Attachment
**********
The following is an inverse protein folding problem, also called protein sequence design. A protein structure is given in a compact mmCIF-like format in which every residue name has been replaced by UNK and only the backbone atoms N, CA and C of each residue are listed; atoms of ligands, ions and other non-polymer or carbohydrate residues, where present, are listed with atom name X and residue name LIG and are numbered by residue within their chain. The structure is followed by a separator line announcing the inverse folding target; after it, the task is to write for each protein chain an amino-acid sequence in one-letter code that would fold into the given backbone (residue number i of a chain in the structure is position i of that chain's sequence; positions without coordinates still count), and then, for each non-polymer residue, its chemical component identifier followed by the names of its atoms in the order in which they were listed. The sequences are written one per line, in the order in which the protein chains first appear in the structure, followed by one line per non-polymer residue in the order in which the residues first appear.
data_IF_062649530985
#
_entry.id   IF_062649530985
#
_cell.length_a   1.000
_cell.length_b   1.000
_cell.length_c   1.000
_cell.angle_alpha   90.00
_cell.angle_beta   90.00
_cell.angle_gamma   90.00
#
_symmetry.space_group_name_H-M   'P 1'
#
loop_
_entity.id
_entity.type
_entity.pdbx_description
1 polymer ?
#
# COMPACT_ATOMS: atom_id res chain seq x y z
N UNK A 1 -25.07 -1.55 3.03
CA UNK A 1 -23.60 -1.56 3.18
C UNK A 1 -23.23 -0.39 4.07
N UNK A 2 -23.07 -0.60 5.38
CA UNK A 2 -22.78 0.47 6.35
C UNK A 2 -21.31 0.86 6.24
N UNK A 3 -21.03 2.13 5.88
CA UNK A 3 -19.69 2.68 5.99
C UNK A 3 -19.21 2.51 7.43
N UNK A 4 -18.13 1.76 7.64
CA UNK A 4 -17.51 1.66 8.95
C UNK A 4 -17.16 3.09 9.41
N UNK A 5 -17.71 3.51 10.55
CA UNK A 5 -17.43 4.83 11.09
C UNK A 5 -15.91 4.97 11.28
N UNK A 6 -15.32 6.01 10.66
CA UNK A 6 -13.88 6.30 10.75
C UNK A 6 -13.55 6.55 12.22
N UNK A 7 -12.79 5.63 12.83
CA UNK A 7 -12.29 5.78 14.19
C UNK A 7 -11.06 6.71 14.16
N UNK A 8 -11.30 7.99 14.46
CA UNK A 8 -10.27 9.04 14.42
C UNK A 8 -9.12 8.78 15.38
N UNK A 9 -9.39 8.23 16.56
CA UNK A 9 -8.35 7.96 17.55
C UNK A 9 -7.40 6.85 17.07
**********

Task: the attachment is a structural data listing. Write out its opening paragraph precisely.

The following is an inverse protein folding problem, also called protein sequence design. A protein structure is given in a compact mmCIF-like format in which every residue name has been replaced by UNK and only the backbone atoms N, CA and C of each residue are listed; atoms of ligands, ions and other non-polymer or carbohydrate residues, where present, are listed with atom name X and residue name LIG and are numbered by residue within their chain. The structure is followed by a separator line announcing the inverse folding target; after it, the task is to write for each protein chain an amino-acid sequence in one-letter code that would fold into the given backbone (residue number i of a chain in the structure is position i of that chain's sequence; positions without coordinates still count), and then, for each non-polymer residue, its chemical component identifier followed by the names of its atoms in the order in which they were listed. The sequences are written one per line, in the order in which the protein chains first appear in the structure, followed by one line per non-polymer residue in the order in which the residues first appear.